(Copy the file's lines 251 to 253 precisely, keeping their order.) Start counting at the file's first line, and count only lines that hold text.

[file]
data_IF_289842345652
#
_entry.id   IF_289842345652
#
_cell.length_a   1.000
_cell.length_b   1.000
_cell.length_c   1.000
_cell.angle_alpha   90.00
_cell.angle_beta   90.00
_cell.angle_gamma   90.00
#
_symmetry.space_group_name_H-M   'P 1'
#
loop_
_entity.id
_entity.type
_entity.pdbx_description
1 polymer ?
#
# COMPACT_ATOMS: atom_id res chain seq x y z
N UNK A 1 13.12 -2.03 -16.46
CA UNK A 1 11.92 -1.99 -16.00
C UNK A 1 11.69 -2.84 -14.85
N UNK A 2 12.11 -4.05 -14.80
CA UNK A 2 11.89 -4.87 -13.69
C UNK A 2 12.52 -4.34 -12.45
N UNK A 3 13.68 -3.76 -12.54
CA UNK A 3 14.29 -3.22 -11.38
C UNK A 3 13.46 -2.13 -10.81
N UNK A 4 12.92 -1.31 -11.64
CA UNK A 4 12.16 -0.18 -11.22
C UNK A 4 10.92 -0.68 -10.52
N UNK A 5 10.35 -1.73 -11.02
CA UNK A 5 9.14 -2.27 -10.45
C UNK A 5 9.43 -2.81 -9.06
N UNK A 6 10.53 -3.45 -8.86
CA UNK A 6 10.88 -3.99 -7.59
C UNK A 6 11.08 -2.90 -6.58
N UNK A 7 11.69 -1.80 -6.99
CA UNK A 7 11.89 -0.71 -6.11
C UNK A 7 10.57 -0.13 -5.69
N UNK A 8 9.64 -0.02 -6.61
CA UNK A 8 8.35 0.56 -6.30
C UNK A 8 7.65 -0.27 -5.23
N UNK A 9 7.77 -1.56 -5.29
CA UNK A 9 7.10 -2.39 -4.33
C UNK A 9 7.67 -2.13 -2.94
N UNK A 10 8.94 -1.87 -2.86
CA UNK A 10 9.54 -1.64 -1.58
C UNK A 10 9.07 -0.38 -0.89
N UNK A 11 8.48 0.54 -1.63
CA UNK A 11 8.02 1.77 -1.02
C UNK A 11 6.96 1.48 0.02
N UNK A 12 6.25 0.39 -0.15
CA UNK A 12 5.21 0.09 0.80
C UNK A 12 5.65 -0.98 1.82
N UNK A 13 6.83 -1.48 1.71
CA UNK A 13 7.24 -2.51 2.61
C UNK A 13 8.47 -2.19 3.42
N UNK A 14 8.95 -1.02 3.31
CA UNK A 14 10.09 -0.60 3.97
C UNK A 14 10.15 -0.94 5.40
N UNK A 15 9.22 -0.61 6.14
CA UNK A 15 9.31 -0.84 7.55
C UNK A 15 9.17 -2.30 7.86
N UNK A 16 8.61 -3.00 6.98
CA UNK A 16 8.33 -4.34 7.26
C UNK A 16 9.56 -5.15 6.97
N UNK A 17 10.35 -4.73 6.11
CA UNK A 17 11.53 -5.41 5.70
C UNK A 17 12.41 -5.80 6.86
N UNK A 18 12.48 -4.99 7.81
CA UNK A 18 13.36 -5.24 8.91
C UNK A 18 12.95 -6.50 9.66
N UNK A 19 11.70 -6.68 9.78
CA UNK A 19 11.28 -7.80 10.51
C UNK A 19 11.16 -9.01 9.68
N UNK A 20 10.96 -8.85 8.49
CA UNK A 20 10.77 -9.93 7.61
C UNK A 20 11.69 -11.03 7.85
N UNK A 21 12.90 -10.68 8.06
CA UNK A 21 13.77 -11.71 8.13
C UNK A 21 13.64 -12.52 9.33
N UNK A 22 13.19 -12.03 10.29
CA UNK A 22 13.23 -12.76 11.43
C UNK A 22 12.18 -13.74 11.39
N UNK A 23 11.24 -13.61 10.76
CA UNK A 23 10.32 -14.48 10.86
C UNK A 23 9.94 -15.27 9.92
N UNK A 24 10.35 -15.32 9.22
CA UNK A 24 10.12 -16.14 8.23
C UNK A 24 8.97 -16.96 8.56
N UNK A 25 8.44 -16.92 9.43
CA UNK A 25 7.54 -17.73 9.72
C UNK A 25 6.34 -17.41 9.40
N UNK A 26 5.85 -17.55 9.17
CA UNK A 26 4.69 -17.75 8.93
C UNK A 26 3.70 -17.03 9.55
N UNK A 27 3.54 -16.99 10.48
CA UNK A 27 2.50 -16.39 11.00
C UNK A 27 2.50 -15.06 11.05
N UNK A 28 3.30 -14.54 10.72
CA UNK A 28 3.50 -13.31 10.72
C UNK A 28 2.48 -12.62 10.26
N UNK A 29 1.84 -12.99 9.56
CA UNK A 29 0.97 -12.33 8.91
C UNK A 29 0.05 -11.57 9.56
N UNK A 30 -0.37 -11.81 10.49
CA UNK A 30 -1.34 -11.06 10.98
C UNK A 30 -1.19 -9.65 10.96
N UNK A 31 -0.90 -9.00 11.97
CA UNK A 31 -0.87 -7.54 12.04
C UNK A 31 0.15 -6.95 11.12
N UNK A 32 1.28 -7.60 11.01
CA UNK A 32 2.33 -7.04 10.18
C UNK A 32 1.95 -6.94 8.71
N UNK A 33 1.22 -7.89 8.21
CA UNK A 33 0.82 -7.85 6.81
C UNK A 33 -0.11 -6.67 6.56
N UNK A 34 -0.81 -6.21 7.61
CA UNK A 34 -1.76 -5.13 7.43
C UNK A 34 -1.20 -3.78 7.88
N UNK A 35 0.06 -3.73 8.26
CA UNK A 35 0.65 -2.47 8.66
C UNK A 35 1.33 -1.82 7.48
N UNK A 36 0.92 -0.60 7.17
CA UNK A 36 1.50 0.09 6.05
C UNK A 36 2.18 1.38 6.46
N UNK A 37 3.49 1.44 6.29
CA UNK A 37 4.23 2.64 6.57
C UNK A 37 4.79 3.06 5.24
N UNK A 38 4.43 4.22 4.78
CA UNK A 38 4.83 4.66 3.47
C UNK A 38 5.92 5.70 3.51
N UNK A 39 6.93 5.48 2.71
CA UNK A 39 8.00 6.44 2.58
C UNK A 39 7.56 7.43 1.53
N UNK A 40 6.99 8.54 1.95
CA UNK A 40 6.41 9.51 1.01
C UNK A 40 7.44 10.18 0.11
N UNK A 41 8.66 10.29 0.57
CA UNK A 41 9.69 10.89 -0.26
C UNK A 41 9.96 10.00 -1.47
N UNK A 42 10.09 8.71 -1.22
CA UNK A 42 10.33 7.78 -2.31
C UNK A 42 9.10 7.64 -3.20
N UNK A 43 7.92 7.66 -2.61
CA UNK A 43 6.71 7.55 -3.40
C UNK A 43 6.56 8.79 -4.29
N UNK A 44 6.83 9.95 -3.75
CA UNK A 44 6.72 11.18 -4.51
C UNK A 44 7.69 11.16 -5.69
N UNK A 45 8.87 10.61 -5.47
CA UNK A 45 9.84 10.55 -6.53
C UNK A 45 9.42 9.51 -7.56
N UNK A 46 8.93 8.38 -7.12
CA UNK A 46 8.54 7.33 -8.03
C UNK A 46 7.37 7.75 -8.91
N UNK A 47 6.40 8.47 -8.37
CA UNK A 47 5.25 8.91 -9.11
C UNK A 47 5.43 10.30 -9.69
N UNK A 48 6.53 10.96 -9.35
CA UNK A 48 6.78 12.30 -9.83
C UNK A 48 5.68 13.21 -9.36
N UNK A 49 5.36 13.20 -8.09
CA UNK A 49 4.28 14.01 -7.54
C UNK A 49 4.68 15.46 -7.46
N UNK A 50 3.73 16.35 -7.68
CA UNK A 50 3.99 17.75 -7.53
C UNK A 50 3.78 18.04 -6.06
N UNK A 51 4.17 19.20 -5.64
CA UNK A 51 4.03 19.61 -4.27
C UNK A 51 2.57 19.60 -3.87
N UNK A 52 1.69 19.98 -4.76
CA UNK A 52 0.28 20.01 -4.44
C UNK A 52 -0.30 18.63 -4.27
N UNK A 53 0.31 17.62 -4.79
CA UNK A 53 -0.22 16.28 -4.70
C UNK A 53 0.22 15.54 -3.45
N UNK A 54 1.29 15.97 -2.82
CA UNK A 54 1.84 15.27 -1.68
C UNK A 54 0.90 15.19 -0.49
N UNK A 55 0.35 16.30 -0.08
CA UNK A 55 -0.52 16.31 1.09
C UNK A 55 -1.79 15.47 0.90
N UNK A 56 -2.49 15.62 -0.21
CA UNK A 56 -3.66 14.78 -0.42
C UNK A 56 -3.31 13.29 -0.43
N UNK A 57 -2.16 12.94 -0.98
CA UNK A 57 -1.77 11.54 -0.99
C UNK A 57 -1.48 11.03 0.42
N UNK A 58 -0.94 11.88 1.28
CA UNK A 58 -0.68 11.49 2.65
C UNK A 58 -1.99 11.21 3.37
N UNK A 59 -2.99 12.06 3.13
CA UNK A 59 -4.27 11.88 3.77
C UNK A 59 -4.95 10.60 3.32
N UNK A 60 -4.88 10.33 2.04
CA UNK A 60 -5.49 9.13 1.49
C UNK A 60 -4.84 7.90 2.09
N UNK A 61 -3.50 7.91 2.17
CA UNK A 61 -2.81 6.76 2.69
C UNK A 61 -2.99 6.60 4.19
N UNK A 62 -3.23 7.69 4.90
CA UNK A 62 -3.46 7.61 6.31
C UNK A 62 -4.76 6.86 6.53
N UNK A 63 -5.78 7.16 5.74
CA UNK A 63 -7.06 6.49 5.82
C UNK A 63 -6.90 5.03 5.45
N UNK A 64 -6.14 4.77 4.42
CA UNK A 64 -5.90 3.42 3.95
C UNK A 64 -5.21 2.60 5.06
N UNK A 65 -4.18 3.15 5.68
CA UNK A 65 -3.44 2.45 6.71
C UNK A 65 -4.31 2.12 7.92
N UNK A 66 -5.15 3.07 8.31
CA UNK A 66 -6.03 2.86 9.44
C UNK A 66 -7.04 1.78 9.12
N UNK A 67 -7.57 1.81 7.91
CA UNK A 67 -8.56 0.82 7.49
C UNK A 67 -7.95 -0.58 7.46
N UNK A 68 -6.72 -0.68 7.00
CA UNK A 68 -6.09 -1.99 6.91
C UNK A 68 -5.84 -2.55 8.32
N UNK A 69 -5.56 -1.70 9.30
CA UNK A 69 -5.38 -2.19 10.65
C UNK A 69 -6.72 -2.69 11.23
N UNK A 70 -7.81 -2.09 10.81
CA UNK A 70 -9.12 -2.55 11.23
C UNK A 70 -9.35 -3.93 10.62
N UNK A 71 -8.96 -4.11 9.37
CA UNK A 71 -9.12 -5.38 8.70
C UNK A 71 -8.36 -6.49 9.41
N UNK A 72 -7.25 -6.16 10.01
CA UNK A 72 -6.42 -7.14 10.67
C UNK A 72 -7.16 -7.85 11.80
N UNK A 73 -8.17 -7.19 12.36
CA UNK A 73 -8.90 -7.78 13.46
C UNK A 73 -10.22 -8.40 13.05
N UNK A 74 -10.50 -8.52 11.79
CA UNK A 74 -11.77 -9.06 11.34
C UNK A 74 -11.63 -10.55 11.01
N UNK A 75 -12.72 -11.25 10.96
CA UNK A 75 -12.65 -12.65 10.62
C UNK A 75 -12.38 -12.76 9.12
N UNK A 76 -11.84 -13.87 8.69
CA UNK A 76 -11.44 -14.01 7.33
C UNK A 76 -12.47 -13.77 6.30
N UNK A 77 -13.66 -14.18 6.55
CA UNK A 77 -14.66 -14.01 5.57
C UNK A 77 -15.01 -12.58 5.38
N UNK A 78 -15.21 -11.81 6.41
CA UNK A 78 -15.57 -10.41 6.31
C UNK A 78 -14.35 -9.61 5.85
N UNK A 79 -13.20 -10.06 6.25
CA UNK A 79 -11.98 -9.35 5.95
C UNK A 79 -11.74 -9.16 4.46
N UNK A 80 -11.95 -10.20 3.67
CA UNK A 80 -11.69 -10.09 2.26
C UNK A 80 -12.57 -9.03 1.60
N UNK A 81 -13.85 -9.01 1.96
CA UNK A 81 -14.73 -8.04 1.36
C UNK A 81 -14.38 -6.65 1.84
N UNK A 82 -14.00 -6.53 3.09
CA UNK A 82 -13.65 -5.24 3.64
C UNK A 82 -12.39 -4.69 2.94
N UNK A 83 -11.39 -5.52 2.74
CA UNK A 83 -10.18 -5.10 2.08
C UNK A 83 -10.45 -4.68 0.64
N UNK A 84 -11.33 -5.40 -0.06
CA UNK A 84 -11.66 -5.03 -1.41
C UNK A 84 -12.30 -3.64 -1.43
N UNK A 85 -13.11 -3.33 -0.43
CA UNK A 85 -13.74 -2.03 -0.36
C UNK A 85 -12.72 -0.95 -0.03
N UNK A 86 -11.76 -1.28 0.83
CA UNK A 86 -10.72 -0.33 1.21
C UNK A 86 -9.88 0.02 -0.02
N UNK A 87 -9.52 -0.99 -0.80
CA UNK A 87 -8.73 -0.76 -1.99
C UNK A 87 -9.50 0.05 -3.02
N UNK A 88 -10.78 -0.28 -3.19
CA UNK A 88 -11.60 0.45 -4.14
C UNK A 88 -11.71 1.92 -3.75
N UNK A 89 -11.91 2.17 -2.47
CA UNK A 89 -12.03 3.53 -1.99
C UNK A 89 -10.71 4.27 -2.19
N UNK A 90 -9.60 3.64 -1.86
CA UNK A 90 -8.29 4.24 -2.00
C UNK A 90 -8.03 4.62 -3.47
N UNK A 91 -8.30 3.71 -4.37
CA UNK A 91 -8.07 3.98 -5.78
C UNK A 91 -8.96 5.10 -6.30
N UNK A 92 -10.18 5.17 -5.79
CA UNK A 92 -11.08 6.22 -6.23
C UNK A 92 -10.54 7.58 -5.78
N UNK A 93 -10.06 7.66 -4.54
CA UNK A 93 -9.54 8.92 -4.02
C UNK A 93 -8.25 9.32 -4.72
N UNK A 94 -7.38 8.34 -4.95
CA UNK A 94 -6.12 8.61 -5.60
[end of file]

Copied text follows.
C UNK A 77 -15.01 -12.58 5.38
N UNK A 78 -15.21 -11.81 6.41
CA UNK A 78 -15.57 -10.41 6.31